I mostly teach middle school math. It’s not usually the subject to which students look forward to returning from their summer. This year I tried to accentuate a version of what I have done in years past- engage students in how awesome numbers are, all while integrating the routines of the classroom. I mean, numbers are cool! So, this wasn’t too much of a stretch!
Early in a school year, one of the main routines that I think is critical to running a successful classroom is to teach what to do when students finish early. For me, if students are doing work that is meaningful, and math-related, for the entire period of time they are with me, the benefits will be plentiful- more teaching and learning time all around… and an exponential potential love for math!
However, teaching students the routine for finding interesting activities takes time in the first few weeks of school. I purposefully made lessons shorter than normal to provide time to practice going to the “extras.” I purposefully engaged the students in activities during the shorter lessons to make math learning fun, so that they would want math to continue after the lesson.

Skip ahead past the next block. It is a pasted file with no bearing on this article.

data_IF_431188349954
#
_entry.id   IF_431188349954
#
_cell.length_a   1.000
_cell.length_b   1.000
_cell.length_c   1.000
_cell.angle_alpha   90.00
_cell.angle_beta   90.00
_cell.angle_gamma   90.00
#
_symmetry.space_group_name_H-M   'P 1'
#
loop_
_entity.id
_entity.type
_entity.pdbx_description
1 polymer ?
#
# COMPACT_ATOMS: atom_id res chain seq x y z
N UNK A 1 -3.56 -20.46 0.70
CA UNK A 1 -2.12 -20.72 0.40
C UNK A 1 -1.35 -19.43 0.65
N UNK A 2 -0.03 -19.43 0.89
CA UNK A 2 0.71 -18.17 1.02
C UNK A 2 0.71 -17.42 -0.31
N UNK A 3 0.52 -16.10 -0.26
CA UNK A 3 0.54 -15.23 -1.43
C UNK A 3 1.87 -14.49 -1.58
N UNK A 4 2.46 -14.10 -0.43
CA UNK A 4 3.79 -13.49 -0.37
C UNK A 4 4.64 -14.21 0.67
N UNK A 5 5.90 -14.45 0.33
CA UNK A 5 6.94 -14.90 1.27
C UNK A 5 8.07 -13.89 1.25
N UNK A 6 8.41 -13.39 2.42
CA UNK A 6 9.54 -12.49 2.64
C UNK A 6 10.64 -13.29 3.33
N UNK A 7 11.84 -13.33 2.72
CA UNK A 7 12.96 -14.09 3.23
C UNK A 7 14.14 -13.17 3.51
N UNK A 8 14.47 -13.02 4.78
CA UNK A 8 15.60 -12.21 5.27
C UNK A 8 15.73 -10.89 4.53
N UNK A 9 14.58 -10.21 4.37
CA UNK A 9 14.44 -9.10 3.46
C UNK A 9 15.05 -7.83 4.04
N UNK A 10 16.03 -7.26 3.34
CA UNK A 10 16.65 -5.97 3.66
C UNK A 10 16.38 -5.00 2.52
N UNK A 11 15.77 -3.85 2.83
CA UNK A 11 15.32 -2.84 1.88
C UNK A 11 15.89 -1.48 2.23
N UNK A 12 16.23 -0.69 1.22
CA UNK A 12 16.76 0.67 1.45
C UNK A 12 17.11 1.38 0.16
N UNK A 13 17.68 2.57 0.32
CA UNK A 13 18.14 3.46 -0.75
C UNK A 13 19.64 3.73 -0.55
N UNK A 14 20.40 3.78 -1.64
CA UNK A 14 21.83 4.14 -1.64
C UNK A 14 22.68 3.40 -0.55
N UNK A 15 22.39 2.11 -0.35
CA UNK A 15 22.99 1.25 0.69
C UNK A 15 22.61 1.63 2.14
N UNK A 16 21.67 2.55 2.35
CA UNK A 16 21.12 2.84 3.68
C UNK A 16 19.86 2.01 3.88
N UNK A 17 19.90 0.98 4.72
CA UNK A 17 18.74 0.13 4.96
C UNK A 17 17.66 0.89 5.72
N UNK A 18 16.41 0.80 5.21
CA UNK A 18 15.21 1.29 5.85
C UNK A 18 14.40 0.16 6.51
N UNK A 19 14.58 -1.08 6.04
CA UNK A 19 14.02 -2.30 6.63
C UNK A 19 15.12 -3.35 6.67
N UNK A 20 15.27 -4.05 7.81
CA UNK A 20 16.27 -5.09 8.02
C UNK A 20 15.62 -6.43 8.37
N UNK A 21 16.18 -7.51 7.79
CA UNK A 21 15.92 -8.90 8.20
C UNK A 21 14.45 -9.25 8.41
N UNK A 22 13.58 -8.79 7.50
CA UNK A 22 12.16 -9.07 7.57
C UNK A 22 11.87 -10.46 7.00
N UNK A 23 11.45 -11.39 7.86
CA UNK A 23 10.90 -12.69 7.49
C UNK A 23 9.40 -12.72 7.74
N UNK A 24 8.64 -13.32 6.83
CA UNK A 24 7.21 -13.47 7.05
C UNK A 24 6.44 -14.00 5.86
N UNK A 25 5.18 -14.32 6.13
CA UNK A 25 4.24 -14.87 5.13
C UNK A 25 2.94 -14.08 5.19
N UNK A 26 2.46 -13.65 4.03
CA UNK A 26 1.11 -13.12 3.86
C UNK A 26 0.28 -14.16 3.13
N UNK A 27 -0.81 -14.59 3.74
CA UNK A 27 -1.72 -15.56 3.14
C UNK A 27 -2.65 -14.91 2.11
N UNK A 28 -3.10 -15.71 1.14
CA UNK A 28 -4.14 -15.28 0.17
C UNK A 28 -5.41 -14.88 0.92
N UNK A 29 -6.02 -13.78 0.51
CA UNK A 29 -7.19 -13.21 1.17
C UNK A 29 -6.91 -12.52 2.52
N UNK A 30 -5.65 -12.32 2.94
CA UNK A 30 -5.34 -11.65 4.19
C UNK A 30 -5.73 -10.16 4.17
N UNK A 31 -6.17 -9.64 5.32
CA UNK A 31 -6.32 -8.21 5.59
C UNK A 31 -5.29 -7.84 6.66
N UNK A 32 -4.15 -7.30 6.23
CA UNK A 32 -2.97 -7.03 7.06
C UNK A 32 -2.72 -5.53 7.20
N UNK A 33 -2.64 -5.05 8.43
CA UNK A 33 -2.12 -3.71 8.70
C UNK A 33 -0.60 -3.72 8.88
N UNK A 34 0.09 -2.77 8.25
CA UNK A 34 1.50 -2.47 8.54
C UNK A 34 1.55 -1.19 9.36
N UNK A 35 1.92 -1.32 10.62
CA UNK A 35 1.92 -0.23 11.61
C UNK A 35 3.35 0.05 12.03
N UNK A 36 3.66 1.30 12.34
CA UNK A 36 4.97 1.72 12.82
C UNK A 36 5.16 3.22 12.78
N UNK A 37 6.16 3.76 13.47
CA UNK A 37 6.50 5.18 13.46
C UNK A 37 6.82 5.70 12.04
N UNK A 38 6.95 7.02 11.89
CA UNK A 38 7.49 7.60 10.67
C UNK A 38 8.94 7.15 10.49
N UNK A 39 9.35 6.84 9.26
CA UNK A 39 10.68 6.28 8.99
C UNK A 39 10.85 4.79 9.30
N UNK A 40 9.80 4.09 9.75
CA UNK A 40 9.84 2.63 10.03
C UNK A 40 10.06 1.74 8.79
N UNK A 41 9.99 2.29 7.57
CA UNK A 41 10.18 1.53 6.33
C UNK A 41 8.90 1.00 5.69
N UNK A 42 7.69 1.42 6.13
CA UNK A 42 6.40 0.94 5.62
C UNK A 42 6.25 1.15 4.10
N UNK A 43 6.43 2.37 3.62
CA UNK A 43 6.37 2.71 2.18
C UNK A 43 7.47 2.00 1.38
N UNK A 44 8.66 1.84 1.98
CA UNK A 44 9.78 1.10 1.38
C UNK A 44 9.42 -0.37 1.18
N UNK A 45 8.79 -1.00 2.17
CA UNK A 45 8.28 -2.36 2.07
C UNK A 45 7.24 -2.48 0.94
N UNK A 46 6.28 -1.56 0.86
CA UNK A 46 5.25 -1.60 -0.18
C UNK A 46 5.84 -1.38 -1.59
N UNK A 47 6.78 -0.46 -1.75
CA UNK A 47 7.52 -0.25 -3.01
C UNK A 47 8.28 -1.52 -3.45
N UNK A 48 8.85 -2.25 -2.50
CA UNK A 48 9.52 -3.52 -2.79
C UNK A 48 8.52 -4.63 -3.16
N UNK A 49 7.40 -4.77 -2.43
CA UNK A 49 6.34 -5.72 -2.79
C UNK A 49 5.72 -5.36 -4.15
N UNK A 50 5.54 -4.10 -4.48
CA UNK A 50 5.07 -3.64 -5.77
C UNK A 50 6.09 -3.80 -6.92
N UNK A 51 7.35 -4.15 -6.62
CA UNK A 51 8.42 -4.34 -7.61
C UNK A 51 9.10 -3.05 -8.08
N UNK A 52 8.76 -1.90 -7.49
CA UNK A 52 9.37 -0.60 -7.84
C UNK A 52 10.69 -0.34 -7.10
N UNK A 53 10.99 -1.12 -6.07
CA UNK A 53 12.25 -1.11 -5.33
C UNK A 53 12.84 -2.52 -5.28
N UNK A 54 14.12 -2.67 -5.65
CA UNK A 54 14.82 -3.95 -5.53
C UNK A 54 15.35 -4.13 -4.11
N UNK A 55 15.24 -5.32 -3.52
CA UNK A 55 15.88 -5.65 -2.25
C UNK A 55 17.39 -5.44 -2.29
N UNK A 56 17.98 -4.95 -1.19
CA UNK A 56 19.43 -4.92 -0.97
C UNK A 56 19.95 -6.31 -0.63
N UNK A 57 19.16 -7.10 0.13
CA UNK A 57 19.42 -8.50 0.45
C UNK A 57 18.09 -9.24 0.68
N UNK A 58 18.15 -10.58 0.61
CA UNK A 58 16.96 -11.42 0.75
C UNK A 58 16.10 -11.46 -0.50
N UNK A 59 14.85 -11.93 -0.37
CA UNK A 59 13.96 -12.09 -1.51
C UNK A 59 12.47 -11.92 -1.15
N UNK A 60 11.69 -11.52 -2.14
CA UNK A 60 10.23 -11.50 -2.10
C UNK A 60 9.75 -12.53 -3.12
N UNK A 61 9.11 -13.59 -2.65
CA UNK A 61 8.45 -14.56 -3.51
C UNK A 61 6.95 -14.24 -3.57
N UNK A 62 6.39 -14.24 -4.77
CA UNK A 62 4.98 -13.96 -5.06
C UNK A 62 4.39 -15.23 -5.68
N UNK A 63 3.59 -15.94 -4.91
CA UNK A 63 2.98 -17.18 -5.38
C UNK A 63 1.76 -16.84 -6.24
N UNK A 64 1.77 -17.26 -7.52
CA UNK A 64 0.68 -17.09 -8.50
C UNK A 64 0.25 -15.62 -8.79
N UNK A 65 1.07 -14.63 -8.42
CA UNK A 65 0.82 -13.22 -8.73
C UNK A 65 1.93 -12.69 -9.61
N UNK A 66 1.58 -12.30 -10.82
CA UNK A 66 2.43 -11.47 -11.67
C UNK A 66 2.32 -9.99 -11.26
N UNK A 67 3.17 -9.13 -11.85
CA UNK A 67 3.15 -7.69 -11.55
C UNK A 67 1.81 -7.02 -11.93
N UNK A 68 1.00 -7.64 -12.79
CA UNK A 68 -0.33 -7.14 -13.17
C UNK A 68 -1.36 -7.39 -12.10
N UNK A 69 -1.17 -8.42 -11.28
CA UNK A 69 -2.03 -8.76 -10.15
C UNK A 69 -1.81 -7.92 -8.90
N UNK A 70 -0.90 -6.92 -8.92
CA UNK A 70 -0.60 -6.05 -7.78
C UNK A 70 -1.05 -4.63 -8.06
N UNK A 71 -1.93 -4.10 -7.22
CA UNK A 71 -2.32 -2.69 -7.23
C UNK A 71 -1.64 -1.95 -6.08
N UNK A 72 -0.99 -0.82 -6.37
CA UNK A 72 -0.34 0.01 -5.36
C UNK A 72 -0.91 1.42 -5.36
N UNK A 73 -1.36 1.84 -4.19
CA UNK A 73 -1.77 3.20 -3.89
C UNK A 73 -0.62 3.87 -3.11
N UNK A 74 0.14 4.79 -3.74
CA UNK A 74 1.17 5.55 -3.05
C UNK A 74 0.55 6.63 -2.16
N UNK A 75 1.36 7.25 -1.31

Sure, this year, I gave a few pre-assessments, and I also introduced my weekly skill assignments and procedures, however most of the time we kept it fun, we kept it new, we kept it about the numbers. For example, on the beginning of Palindrome Week, I showed the students a quick video about how this could be the last week until 2111, and then they were able to prove the video wrong with some eager thinking. That was exactly the lesson I wanted them to get out of the video, beyond what a palindrome was. I wanted them to learn to question the internet with their trust in themselves as math thinkers! So proud, so early in the year!! Then I taught them how to use addition to turn numbers into palindromes (403 + 304 = 707) and they were off to find the more challenging ones.
Two of my favorite overheard quotes of the day, from the middle schoolers:
“This is actually pretty easy. I’ve never done this before.”
And then when given the option of choosing what to do when finished my portion of the lesson, a student added, “Yes! We can continue the math!”
Mission accomplished. I have slowly moved into content, this third week of school, but my students are now engaged with numbers, and with math, and with themselves as math learners within our classroom.